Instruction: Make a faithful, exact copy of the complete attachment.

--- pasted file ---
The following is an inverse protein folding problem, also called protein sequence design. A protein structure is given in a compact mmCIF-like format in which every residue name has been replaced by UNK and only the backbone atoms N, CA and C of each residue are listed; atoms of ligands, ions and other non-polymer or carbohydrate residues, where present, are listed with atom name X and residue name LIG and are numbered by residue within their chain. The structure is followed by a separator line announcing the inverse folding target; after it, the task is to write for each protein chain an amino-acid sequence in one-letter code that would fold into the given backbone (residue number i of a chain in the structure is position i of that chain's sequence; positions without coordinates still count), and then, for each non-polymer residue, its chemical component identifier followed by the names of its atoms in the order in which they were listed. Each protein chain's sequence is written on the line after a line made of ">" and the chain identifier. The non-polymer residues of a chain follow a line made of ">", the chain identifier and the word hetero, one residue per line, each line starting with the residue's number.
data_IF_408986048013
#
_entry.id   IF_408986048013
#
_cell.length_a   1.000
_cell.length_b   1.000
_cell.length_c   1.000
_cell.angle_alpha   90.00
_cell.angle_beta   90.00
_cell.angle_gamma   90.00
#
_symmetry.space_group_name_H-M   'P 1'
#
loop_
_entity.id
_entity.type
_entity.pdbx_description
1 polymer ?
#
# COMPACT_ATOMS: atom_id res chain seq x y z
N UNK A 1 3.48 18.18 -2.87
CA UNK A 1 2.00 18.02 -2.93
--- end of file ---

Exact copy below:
The following is an inverse protein folding problem, also called protein sequence design. A protein structure is given in a compact mmCIF-like format in which every residue name has been replaced by UNK and only the backbone atoms N, CA and C of each residue are listed; atoms of ligands, ions and other non-polymer or carbohydrate residues, where present, are listed with atom name X and residue name LIG and are numbered by residue within their chain. The structure is followed by a separator line announcing the inverse folding target; after it, the task is to write for each protein chain an amino-acid sequence in one-letter code that would fold into the given backbone (residue number i of a chain in the structure is position i of that chain's sequence; positions without coordinates still count), and then, for each non-polymer residue, its chemical component identifier followed by the names of its atoms in the order in which they were listed. Each protein chain's sequence is written on the line after a line made of ">" and the chain identifier. The non-polymer residues of a chain follow a line made of ">", the chain identifier and the word hetero, one residue per line, each line starting with the residue's number.
data_IF_408986048013
#
_entry.id   IF_408986048013
#
_cell.length_a   1.000
_cell.length_b   1.000
_cell.length_c   1.000
_cell.angle_alpha   90.00
_cell.angle_beta   90.00
_cell.angle_gamma   90.00
#
_symmetry.space_group_name_H-M   'P 1'
#
loop_
_entity.id
_entity.type
_entity.pdbx_description
1 polymer ?
#
# COMPACT_ATOMS: atom_id res chain seq x y z
N UNK A 1 3.48 18.18 -2.87
CA UNK A 1 2.00 18.02 -2.93